In reply The position of van Troostenburg de Bruyn and Dormandy on the prospective/retrospective distinction of a study seems to be that timing of subject identification is the deciding factor for which label to use. We defined our study as prospective because exposure and covariates were recorded before fractures.1 This is a proper definition that is more relevant to the common concern with retrospective studies of potential bias caused by the outcome event influencing ascertainment of the exposure. Dormandy et al2 wrote in a recent review in Drug Safety that spinal fractures with pioglitazone use will be investigated further, but in their letter, he and van Troostenburg de Bruyn write that our statement of a potential association with spinal fractures is unwarranted. We wrote that a strong conclusion could not be drawn from that result.3 We wrote “potential association” to allow for the possibility that the true effect was different than what we observed. Just because a 95% confidence interval for the estimate includes 0% does not mean that 0% is the most credible hypothesis. In fact, there was less support for 0% more spinal fractures with pioglitazone use relative to rosiglitazone in our data than for 31% (the maximum likelihood estimate), if only minimally so. Given a choice between a statement of potential association and one of no association, therefore, the former was more warranted than the latter. Fracture data on pioglitazone use have not been adequately published. A meta-analysis on fractures and thiazolidinedione use stated that fracture data for the PROactive trial were drawn from the manufacturer's US product monograph.4 Not all information provided to the Food and Drug Administration is in the public domain, and there is no way of knowing what data are excluded from a product monograph. It is worth noting that the monograph would still be needed for a meta-analysis today because counts of fractures in men were not provided in either the safety review by Dormandy et al1 or in the article referenced in that review to support a statement of no increase of fractures in men.5 van Troostenburg de Bruyn and Dormandy claim that the benefits of pioglitazone treatment in terms of myocardial infarction as reported in the PROactive trial demonstrate reduced risk of all adverse cardiovascular events. A meta-analysis of 19 pioglitazone trials by Lincoff et al6 reported a nonsignificant difference on a subset of serious adverse events. Another meta-analysis of total serious adverse events in 22 trials by Richter et al7 found that patients randomized to pioglitazone treatment were more likely to develop edema and heart failure than were those randomized to placebo, including heart failure leading to hospitalization. Richter et al7 also concluded that diabetic patients gained no associated benefit to justify the cardiovascular risk. Correspondence: Dr Dormuth, Department of Anesthesiology, Pharmacology, and Therapeutics, University of British Columbia, 1110 Government St, Ste 210, Victoria, BC V8W 1Y2, Canada (colin.dormuth@ti.ubc.ca). References 1. Rothman KJGreenland SLash TL Types of epidemiologic studies. Rothman KJGreenland SLash TL Modern Epidemiology. 3rd ed. Philadelphia, PA Lippincott Williams & Wilkins2008;95- 97Google Scholar 2. Dormandy JBhattacharya Mvan Troostenburg de Bruyn ARPROactive investigators, Safety and tolerability of pioglitazone in high-risk patients with type 2 diabetes: an overview of data from PROactive. Drug Saf 2009;32 (3) 187- 202PubMedGoogle ScholarCrossref 3. Dormuth CRCarney GCarleton BBassett KWright JM Thiazolidinediones and fractures in men and women. Arch Intern Med 2009;169 (15) 1395- 1402PubMedGoogle ScholarCrossref 4. Loke YKSingh SFurberg CD Long-term use of thiazolidinediones and fractures in type diabetes: a meta-analysis. CMAJ 2009;180 (1) 32- 39PubMedGoogle ScholarCrossref 5. Short R Fracture risk is a class effect of glitazones. BMJ 2007;334 (7593) 551PubMedGoogle ScholarCrossref 6. Lincoff AMWolski KNicholls SJNissen SE Pioglitazone and risk of cardiovascular events inpatients with type 2 diabetes mellitus: a meta-analysis of randomized trials. JAMA 2007;298 (10) 1180- 1188PubMedGoogle ScholarCrossref 7. Richter BBandeira-Echtler EBergerhoff KClar CEbrahim SH Pioglitazone for type 2 diabetes mellitus. Cochrane Database Syst Rev 2006; (4) CD006060PubMedGoogle Scholar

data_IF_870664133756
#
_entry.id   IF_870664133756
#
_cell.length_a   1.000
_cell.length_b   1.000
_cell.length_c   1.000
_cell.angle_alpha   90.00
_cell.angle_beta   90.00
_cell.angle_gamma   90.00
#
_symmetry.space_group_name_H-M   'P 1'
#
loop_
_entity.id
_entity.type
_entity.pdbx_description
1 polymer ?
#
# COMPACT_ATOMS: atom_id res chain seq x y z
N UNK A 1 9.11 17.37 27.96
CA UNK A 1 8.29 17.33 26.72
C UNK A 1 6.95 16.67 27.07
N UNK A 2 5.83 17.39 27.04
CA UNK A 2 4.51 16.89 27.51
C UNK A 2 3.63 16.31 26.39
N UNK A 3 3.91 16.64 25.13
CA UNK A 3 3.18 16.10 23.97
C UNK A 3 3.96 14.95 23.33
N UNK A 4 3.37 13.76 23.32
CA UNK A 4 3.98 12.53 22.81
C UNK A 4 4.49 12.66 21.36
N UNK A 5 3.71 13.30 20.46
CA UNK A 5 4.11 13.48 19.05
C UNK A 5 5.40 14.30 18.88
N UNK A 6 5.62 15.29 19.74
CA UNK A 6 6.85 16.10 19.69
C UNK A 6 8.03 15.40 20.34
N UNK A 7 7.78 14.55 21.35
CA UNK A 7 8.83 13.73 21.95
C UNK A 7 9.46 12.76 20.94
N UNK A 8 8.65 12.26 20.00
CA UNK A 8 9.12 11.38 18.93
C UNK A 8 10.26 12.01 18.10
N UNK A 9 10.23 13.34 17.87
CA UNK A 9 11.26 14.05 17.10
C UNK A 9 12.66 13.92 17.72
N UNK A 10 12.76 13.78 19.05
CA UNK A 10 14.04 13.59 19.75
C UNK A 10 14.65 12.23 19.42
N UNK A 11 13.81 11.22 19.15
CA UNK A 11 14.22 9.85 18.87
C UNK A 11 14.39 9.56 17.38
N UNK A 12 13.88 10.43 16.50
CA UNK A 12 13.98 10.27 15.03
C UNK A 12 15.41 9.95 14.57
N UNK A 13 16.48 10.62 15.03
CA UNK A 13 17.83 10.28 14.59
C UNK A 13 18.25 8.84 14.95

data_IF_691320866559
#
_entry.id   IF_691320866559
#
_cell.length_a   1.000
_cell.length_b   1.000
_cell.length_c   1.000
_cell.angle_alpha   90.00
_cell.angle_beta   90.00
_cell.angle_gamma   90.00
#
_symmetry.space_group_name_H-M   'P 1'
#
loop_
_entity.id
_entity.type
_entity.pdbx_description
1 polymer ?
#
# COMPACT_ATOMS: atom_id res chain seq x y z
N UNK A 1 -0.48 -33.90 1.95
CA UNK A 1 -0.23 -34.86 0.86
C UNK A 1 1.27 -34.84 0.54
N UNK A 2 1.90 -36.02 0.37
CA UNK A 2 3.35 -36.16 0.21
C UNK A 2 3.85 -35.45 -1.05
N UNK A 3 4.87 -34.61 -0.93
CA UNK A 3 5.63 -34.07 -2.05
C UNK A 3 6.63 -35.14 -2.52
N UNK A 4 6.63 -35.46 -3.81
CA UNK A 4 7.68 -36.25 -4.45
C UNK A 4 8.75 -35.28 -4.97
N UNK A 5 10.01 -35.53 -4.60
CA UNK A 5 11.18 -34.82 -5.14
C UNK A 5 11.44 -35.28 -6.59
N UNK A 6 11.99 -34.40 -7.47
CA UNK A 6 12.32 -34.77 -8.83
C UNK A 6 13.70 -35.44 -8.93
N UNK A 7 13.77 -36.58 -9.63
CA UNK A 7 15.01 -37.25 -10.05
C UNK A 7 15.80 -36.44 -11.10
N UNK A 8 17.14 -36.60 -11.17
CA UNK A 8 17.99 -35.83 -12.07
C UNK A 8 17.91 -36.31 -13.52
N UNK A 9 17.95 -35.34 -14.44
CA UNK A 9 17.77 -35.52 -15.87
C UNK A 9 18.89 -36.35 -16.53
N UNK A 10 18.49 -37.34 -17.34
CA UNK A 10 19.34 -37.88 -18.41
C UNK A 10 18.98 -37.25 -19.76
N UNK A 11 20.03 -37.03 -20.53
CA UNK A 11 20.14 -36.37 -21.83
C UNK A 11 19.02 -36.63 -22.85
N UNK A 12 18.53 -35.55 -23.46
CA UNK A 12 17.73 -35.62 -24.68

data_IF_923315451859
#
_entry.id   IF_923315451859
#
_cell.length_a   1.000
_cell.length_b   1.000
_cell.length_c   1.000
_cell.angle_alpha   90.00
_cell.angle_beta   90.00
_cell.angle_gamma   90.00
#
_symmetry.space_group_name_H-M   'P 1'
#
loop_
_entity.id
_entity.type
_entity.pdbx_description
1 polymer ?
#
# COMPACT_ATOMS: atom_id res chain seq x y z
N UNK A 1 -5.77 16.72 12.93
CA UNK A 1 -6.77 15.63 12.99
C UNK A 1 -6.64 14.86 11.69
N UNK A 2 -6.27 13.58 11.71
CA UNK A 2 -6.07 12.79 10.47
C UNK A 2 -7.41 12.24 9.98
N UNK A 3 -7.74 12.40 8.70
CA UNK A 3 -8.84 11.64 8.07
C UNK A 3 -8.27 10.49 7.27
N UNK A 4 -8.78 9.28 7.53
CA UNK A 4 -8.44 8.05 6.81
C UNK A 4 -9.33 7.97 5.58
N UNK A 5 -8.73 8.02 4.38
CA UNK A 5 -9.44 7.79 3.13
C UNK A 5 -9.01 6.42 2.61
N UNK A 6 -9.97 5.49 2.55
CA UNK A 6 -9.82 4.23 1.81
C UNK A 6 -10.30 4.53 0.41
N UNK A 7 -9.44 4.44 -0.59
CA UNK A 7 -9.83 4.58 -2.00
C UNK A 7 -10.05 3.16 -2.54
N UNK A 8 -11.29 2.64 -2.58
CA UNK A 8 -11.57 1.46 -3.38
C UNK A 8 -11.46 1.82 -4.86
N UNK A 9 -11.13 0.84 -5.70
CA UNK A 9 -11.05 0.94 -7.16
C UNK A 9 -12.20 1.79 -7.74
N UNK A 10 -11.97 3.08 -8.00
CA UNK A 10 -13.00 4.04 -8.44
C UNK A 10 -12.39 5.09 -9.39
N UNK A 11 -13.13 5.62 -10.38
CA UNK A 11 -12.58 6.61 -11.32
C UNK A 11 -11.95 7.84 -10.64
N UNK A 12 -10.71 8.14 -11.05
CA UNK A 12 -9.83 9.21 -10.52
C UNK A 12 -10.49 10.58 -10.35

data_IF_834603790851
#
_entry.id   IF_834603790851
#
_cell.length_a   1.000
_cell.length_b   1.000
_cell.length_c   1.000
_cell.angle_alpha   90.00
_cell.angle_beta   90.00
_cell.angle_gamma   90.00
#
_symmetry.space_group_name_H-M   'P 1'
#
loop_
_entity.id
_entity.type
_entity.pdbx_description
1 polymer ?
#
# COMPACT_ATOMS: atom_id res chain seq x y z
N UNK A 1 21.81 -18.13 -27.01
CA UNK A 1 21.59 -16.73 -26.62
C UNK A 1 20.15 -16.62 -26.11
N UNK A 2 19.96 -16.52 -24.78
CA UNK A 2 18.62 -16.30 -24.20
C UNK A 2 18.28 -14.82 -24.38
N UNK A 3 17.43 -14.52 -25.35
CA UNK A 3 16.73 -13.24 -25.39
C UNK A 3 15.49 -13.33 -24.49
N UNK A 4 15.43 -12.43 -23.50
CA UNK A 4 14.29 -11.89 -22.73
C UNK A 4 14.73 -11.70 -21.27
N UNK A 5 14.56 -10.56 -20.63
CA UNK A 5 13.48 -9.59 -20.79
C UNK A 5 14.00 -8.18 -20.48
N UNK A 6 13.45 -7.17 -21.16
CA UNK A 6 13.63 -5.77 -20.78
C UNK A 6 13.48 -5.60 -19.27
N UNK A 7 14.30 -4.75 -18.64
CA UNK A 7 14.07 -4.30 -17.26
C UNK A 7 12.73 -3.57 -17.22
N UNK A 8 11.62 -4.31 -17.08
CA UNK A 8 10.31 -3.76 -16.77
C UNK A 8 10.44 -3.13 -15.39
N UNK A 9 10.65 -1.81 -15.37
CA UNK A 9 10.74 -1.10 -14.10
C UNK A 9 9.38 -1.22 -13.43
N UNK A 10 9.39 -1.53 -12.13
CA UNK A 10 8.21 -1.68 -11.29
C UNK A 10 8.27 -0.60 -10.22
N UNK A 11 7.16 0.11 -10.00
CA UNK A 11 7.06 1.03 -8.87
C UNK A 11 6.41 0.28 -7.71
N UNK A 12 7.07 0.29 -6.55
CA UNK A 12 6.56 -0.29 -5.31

Journal

Archives of Internal MedicineAmerican Medical Association

Published: Jan 25, 2010

Keywords: fractures,thiazolidinedione

References